This report presents estimates of the expenditure and usage patterns in the Australian healthcare system based on geographical remoteness, exploring health expenditure from a patient-centred perspective.
It demonstrates the shortfall in health expenditure across hospital, community, aged care, the disability sector, and ancillary care in Australia’s regional and remote communities. The National Rural Health Alliance commissioned this report to better understand current healthcare expenditure and to inform discussions on the health needs of rural Australia.
The disparity in health expenditure between metropolitan and rural, regional, and remote Australia (referred to in the remainder of the report as “rural Australia” unless otherwise stated) is difficult to measure due to the complex public-private health system in Australia. Health funding primarily comes from federal and state/territory governments, as well as private health insurers and individuals. In Major Cities and Inner Regional areas, health services are mainly supported through activity-based funding and fee-for-service funding, while block funding is common in remote areas. This makes it challenging to get a clear picture of the disparity in health expenditure between metropolitan and rural Australia. This report focuses on service delivery expenditure and how that varies across different regions. The expenditure does not cover all government expenditure on the service delivery sectors covered, including programs aiming to support improved heath workforce and infrastructure in urban and rural areas. Assessing the distribution of this expenditure would have required a different methodology and significant additional analysis and was not within the scope of the work.
Nous’ analysis evaluates both publicly available and privately sourced data sets, including the Australian Institute of Health and Welfare (AIHW), Australian Bureau of Statistics (ABS), National Disability Insurance Scheme (NDIS), Medicare benefits scheme (MBS), pharmaceutical benefits scheme (PBS) and census data, working to align them to demonstrate the component parts of the rural health spend. Few data sources broke down expenditure by geographical remoteness, necessitating modelling to estimate these expenditure figures. This analysis was then contextualised through a series of structured interviews with key stakeholders in rural health delivery to provide a representative current state report.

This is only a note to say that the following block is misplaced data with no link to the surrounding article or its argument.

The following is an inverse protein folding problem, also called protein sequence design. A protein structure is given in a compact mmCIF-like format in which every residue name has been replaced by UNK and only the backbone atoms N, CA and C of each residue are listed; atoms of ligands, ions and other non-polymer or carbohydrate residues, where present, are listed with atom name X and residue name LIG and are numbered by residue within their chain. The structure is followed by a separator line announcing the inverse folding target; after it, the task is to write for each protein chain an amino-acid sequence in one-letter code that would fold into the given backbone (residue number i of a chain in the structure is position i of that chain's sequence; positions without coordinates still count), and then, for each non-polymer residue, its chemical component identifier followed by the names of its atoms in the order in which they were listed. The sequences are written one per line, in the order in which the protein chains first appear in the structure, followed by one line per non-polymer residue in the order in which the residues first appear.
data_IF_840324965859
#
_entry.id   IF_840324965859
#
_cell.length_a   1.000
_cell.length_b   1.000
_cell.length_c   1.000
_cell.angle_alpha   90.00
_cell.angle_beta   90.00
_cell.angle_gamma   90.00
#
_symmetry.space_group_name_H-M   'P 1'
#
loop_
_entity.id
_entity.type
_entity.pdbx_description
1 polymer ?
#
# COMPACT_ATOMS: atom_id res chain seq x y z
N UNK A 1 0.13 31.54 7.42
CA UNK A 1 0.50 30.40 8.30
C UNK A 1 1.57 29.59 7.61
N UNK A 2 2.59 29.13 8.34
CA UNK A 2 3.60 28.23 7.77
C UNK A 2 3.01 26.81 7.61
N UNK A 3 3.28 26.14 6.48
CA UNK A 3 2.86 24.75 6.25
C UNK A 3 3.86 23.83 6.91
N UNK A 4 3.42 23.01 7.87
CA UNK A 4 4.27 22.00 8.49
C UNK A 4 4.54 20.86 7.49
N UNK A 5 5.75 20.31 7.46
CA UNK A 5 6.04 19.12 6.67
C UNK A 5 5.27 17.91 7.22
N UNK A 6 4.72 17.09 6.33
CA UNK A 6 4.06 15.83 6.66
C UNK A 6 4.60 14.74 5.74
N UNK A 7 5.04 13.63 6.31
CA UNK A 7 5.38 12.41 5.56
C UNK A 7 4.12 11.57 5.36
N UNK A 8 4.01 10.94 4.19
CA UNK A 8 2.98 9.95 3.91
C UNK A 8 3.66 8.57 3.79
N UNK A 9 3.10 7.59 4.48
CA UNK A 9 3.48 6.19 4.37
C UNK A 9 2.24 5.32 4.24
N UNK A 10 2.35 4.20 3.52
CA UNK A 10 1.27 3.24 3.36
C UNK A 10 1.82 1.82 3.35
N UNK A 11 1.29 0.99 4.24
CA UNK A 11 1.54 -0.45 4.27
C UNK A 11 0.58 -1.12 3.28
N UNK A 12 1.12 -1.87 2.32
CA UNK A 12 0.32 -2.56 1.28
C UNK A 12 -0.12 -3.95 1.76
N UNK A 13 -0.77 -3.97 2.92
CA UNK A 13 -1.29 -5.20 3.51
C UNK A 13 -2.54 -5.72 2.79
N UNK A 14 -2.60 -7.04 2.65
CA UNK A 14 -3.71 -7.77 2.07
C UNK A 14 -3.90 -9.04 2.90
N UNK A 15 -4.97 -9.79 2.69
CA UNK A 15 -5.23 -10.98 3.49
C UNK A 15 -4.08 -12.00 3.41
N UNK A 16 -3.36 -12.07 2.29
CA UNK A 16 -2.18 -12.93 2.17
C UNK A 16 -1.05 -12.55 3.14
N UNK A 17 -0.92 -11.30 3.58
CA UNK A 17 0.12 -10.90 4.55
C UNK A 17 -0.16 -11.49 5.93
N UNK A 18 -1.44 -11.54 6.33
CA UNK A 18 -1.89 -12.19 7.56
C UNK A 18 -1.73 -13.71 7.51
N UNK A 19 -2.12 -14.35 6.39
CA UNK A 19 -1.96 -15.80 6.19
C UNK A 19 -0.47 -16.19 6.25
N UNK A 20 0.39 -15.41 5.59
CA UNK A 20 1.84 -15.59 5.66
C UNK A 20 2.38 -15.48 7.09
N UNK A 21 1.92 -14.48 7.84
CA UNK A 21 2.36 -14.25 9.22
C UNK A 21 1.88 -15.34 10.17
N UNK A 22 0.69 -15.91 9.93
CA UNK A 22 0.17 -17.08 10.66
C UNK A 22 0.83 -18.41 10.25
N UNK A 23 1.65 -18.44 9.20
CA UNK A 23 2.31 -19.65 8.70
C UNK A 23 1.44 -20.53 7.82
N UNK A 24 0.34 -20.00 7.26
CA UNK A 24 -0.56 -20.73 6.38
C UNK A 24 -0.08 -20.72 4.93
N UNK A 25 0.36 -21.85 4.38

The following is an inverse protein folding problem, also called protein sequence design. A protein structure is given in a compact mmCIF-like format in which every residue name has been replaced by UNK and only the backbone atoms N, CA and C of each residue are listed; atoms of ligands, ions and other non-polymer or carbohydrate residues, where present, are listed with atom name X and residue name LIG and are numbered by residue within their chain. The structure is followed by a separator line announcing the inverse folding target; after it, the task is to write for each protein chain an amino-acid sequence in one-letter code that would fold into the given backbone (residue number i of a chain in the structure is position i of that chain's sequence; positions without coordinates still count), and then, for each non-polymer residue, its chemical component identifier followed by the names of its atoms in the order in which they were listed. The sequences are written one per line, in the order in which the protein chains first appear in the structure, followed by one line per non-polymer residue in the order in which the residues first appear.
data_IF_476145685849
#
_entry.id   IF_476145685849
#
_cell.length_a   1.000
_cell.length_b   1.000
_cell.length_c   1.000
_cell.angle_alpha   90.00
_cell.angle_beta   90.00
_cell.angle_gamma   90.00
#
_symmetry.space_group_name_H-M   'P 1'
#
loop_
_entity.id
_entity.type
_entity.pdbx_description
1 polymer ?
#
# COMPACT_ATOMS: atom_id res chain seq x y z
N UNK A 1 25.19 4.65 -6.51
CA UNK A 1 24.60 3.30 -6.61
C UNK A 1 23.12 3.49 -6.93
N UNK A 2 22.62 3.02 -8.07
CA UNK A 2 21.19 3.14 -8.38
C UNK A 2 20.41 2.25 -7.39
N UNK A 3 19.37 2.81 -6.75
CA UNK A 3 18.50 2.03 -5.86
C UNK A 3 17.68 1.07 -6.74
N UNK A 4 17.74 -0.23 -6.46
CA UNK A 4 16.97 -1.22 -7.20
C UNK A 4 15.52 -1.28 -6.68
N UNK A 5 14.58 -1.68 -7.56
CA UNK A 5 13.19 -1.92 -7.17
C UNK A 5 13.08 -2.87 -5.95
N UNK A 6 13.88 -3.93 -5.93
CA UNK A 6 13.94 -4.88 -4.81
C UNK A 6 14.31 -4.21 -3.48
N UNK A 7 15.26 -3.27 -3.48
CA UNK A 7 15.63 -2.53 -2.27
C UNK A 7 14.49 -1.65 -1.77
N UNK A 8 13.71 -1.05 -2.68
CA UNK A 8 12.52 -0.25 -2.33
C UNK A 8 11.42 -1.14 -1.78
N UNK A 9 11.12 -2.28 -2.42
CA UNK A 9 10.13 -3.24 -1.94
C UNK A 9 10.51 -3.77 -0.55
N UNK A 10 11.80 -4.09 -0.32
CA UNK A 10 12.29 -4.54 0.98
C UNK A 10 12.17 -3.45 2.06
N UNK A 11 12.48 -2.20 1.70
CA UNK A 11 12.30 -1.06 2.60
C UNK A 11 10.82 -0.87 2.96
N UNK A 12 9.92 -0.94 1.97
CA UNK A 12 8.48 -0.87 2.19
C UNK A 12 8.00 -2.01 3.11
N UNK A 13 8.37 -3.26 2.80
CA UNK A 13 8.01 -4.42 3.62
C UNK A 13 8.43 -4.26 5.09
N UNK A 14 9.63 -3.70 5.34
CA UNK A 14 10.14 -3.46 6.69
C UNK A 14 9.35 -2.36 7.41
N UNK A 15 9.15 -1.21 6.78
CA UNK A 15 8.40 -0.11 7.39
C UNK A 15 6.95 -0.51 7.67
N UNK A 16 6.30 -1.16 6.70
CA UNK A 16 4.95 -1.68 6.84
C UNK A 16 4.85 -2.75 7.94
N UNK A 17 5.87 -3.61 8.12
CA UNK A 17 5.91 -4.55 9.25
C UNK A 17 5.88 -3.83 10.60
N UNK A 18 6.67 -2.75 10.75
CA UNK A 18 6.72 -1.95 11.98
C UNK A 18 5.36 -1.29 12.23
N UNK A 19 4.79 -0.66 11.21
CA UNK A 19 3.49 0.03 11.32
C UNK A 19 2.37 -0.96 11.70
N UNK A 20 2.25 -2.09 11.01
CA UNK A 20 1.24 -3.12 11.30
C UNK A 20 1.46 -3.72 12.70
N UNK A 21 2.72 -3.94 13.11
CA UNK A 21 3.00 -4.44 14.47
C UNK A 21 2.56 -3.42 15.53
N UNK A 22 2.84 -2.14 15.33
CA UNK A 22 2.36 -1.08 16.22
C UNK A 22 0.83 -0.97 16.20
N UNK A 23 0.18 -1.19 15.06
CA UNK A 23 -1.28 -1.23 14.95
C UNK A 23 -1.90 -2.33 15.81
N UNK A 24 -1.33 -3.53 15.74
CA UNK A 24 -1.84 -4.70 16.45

Available data sets each used one of Australian Geography Standard Remoteness Area (RA) or Modified Monash Model (MMM) scales. Unless otherwise stated, we will use the terms “urban” for RA 1/MMM 1, “regional and rural” for RA 2-3/MMM 2-5, “remote” for RA 4-5/MMM 6-7 and “rural Australia” or “non- urban” to summarise non-urban expenditure (see glossary overleaf).
This report demonstrates a clear healthcare disparity between rural and urban Australia: rural Australians have a poorer health status, and even before accounting for the increased cost of health service, receive significantly less funding per capita than their urban counterparts.
Further action to address these inequities would improve both social justice and economic prosperity. Rural industries such as farming, mining, and tourism make up disproportionately large (compared to population share) portion of Australia’s economic output. Poor health service access is a disincentive to live in rural areas and poorer health outcomes limit the potential of rural industries by reducing the workforce's efficiency through increased absenteeism and decreased productivity.
To effectively address this inequity in healthcare and health outcomes, the specific barriers to delivery and the shortcomings of the current approach need to be acknowledged. Current funding models and service delivery arrangements create significant barriers to workforce recruitment and retention, further exacerbating the funding shortfall. This issue is particularly evident in market-based programs like MBS and NDIS, where expenditure is directly dependent on practitioner availability to provide services. To truly make a difference for rural Australia’s health, we need to take a comprehensive approach that considers the challenges faced by these communities. This includes addressing both workforce shortages and funding shortfalls.
This analysis shows the need for greater and more strategic investment in the health of rural Australians. There is clear evidence that per-person spending on healthcare is not equitable, and that this inequity is contributing to poorer health outcomes experienced in rural areas.